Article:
June 22, 2010
In the Book Notes series, authors create and discuss a music playlist that relates in some way to their recently published book.
Have you ever wondered what happened to characters in fiction after you finished the book? Eric Rauchway did, and made Tom Buchanan, husband of The Great Gatsby's Daisy, the protagonist of Banana Republican.
Rauchway brings a historian's eye (he has published several well-received history books) to this rollicking comic novel set in mid-1920's Nicaragua, as the country prepares for its first free election and foreign interests are looking to profit.
Library Journal wrote of the book:
"This first fictional work from Rauchway (history, Univ. of California, Davis; Blessed Among Nations) is a comic picaresque novel of the type made popular by George Fraser in his Flashman novels. But in place of mid-19th-century Europe, we have 1924 Nicaragua, and instead of Harry Flashman, we have English poseur Tom Buchanan, formerly of Yale varsity football and 100 percent bluster."
In Banana Republican, Tom Buchanan goes on the lam from his family and police, heading to Nicaragua in the middle 1920s to manufacture a small revolution -- not too much; wouldn't want to be showy, mind you -- just enough to pay off nicely and set himself up as independent from his domineering relations who control the purse strings. Entirely unlike me, Tom is not at all a nice person. So picking music to represent the book poses a challenge -- for which of us should I choose tunes? I decided to try a bit of both.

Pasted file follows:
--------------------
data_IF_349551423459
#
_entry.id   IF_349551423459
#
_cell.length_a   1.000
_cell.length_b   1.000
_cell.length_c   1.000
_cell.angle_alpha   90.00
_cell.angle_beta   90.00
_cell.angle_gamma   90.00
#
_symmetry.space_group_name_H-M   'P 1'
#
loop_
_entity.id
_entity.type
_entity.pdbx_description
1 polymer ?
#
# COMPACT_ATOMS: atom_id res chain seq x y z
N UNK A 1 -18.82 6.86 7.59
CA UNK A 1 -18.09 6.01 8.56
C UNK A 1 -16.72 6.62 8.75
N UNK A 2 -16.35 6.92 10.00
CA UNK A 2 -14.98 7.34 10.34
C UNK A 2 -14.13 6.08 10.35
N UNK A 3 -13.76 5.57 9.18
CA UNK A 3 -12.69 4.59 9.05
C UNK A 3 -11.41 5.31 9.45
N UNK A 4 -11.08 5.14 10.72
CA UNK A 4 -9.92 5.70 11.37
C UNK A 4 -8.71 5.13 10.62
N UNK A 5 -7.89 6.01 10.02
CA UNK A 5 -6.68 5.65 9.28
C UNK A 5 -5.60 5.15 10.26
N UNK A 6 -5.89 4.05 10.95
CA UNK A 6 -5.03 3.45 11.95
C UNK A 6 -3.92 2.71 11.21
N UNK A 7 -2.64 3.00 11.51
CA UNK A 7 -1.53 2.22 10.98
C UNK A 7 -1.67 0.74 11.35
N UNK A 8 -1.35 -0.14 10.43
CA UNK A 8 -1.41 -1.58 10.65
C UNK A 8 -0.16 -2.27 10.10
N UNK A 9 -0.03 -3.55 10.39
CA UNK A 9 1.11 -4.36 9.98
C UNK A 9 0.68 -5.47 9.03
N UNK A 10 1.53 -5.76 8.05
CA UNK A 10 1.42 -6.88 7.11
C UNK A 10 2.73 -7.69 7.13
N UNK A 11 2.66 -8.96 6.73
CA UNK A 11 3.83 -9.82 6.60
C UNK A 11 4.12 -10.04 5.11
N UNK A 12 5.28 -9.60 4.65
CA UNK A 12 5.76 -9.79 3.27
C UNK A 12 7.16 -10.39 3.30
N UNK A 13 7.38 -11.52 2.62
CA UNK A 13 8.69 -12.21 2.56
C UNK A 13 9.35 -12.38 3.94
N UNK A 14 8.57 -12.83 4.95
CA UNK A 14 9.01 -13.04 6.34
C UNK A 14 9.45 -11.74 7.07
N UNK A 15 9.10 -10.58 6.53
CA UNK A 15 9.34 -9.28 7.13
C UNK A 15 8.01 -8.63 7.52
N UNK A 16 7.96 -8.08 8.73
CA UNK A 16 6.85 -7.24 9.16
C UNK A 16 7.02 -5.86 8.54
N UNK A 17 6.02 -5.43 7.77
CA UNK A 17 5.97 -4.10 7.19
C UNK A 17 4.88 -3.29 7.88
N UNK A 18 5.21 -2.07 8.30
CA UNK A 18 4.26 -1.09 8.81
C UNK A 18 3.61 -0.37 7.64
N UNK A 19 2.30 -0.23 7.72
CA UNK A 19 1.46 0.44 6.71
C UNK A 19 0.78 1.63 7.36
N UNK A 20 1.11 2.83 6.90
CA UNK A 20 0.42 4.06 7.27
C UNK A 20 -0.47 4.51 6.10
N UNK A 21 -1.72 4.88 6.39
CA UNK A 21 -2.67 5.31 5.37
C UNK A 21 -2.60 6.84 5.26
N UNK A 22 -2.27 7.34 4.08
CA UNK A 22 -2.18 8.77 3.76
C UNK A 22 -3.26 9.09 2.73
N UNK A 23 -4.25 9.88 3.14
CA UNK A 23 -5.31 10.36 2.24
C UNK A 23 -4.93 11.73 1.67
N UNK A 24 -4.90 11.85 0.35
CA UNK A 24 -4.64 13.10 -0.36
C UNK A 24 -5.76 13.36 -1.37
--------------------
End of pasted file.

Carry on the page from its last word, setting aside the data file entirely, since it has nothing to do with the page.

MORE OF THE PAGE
Lyle Lovett, "Creeps Like Me"
The voice of a villain can make itself easily at home in your ear, especially when he tells you there's nothing so ordinary as evil. In this pleasant little song, Lovett's narrator matter-of-factly relates his crimes and chides us, "you look surprised / you shouldn't be / the world is full of creeps like me." The trick here is to give Satan his say without moralizing either for or against him. Which is why I didn't want the Stones' "Sympathy for the Devil" rolling on my iPod while I was writing -- it's too much on one side.
Guy Lombardo and His Royal Canadians, "Managua, Nicaragua"
There's a version of this song that was performed on Abbott and Costello's radio program with funnier lyrics than the Lombardo version, lyrics more appropriate to Tom Buchanan -- as I recall them they ran, "Managua Nicaragua is a town you'll adore / You buy a big sombrero at the neighborhood store / The girls they'll all follow you like in a parade / Just - because they want to walk in the shade!" Tom attracts beautiful and sometimes good women, though not always or even often for good reasons.